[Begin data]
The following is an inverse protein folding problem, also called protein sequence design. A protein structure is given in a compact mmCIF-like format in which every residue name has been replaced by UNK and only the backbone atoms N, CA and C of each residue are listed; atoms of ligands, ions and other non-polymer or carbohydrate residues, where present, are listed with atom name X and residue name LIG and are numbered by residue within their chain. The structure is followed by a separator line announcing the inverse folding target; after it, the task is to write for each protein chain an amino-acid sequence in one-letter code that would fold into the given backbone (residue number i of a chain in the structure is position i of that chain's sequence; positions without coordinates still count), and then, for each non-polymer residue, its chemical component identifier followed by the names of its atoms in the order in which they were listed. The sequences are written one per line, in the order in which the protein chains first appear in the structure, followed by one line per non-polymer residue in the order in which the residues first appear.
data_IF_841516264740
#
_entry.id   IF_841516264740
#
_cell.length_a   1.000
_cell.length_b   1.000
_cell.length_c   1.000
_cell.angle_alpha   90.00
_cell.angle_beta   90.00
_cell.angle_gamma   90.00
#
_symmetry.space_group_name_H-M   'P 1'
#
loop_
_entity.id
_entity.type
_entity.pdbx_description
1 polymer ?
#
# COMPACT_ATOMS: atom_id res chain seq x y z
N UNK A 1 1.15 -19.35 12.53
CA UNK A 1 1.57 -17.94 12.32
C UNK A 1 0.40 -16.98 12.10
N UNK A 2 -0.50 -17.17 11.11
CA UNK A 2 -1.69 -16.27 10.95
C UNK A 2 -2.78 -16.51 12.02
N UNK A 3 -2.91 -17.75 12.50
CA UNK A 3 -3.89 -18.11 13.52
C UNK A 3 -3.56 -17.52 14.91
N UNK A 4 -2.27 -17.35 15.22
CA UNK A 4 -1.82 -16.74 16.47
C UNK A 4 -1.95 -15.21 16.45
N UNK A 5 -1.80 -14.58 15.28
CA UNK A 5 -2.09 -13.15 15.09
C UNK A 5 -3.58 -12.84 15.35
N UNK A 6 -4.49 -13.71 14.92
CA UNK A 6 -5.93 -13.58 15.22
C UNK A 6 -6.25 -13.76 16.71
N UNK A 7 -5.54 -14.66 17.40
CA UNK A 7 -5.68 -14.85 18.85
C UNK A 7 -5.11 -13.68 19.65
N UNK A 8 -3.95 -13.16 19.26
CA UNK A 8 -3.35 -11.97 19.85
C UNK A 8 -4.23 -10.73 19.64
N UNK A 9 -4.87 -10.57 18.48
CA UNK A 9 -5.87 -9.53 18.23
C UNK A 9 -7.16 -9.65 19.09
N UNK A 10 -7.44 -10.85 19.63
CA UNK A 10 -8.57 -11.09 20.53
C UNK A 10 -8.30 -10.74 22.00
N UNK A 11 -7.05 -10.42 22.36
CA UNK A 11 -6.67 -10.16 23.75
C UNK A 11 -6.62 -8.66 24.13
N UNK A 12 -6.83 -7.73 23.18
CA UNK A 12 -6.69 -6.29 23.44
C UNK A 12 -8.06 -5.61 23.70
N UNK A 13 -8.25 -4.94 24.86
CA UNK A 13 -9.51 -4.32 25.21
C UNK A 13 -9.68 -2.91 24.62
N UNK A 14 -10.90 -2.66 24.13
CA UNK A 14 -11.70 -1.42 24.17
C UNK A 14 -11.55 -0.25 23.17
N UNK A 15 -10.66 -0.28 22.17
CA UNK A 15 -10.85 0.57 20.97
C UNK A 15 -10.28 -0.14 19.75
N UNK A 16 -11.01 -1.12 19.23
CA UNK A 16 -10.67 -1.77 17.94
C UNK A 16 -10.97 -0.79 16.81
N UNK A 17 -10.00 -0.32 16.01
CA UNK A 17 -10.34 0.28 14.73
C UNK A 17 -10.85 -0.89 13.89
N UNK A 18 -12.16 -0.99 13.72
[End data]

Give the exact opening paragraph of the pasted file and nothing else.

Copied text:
The following is an inverse protein folding problem, also called protein sequence design. A protein structure is given in a compact mmCIF-like format in which every residue name has been replaced by UNK and only the backbone atoms N, CA and C of each residue are listed; atoms of ligands, ions and other non-polymer or carbohydrate residues, where present, are listed with atom name X and residue name LIG and are numbered by residue within their chain. The structure is followed by a separator line announcing the inverse folding target; after it, the task is to write for each protein chain an amino-acid sequence in one-letter code that would fold into the given backbone (residue number i of a chain in the structure is position i of that chain's sequence; positions without coordinates still count), and then, for each non-polymer residue, its chemical component identifier followed by the names of its atoms in the order in which they were listed. The sequences are written one per line, in the order in which the protein chains first appear in the structure, followed by one line per non-polymer residue in the order in which the residues first appear.